Africa Brief 12 February 2017
by Cees Bruggemans words 600
With the radical economic transformation agenda becoming ever more explicit politically, how is this being absorbed by the SA economy? It used to be that “shocks” (unexpected events, with forward data implications) caused deep market disturbances (sell-offs…). Shocks could put the economy into recession if there were sharp inventory corrections, and shocks could trigger booms if affecting sentiment positively (sharp commodity price rises).
How do recent events rate in this respect, and how is the economy affected?
The policy favouring radical economic transformation isn't of recent origin. It has been around the better part of a decade, though for long implicit rather than explicit. However, the intensity of these intentions, and accompanying demands, has been increasing, to the point of late offering seemingly genuine shock value.
Financially, markets can reflect such intrusions soonest, while the economy may take time reflecting any impact. In both instances, the impact can vary from little shock to total shock. There is also the reality of steadily absorbing these realities over time.
Surprise has been expressed about the Rand hardly moving late last week as pandemonium erupted in Parliament, followed by the most blatant vision of radical economic transformation so far offered.
Besides being a spectacle, the evening’s entertainment did not seem to divulge anything that would move markets. The Rand hardly budged.
This doesn't necessarily mean there are no consequences. The Rand’s long-term undervaluation can be partially traced to poor economic vision and micro policy.
Also, if last week is simply one more nail in our national coffin, in the manner that our institutions are thrashed and become unworkable, it presumably will become reflected in a belated credit derating. That would move markets.
Even so, our macro institutions are keeping their heads above water, and rating agencies may still believe there could be political reform down the road with the fading of the Zuma era. And thus most data sets seemingly are on hold, waiting.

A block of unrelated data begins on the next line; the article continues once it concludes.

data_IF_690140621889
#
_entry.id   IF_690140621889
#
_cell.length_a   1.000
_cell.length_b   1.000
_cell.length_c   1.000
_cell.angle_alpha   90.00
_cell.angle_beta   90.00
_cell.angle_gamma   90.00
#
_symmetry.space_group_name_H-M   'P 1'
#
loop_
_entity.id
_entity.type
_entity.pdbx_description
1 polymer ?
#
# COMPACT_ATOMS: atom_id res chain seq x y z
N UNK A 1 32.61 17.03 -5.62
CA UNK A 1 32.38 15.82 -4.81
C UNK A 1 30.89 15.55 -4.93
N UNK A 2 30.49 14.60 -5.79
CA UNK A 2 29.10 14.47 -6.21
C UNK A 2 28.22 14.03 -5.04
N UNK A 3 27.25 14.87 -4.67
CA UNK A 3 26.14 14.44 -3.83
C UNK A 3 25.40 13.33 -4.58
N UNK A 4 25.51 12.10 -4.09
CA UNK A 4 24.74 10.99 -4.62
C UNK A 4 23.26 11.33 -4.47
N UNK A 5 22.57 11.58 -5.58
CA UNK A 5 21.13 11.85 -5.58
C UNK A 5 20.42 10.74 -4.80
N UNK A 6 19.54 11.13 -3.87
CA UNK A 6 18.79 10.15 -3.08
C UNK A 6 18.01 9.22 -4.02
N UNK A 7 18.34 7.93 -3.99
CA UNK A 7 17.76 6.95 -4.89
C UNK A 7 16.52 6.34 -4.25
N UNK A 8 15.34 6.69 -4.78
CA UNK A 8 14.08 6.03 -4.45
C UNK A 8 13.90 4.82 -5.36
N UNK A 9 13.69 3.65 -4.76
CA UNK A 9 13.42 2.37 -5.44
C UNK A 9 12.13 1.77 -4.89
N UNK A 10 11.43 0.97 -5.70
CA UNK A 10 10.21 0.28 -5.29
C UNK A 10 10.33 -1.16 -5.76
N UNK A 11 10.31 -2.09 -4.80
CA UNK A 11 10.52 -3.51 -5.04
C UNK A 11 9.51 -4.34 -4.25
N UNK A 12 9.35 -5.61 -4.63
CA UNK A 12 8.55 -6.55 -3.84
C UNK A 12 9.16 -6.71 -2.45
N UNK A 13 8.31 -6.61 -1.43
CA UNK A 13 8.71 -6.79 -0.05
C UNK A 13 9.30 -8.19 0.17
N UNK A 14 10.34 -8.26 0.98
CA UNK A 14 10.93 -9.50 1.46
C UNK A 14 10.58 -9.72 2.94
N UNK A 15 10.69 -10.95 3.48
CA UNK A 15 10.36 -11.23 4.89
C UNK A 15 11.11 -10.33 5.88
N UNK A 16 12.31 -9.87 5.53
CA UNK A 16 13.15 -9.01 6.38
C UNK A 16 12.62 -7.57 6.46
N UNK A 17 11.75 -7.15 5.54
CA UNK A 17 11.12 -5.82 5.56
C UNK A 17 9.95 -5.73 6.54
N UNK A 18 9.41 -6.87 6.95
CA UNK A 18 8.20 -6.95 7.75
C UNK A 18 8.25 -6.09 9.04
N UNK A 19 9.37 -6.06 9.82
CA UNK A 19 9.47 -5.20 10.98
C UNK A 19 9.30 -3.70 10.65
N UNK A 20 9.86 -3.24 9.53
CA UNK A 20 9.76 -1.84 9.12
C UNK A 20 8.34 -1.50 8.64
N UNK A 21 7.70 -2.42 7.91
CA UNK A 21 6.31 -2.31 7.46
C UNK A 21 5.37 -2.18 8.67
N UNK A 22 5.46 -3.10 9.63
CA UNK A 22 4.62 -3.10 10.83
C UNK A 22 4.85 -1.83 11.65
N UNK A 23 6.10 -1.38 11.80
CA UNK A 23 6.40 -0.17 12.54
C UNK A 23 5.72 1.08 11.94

Regarding the economy, some parts are said to be in recession (mining for instance), but large parts of the remainder seem to keep drifting along, even without effective political leadership. No growth, but also no precipitous decline.
To put it yet differently, the public sector economy has had its efficiency undermined over many years, but may have started to stabilise. The private sector economy has experienced a loss of confidence over many years and has adapted to this evolving condition, mainly by cutting back fixed investment, inventory and labour forces, effectively putting large parts of its productive means on a good maintenance basis. And otherwise migrating their critical mass elsewhere.
None of this is encouraging. The economy isn't brain death, but seems to be on autopilot, going through the motions of keeping things ticking over instead of fully utilizing our resource potential.
The biggest shock potential ahead is the election of the next generation of political leadership. That will provide tipping points, either way. The good news is that this should be resolved before yearend, barely ten months away. The bad news is that the outcome could still be disastrous.
With a general loss of survey credibility in recent times, there may be a similar unwillingness to accept the inevitableness of things later this year. Whatever it is that markets and economy are imbibing, they are prepared to remain adrift for now, awaiting actual events.
This shifts the real news focus internationally, and how it may affect us, even if our own daily news flow appears to be documenting our steady institutional demise. Yet markets and economy aren't apparently fully ready to acknowledge this.
Bruggemans & Associates Consulting Economists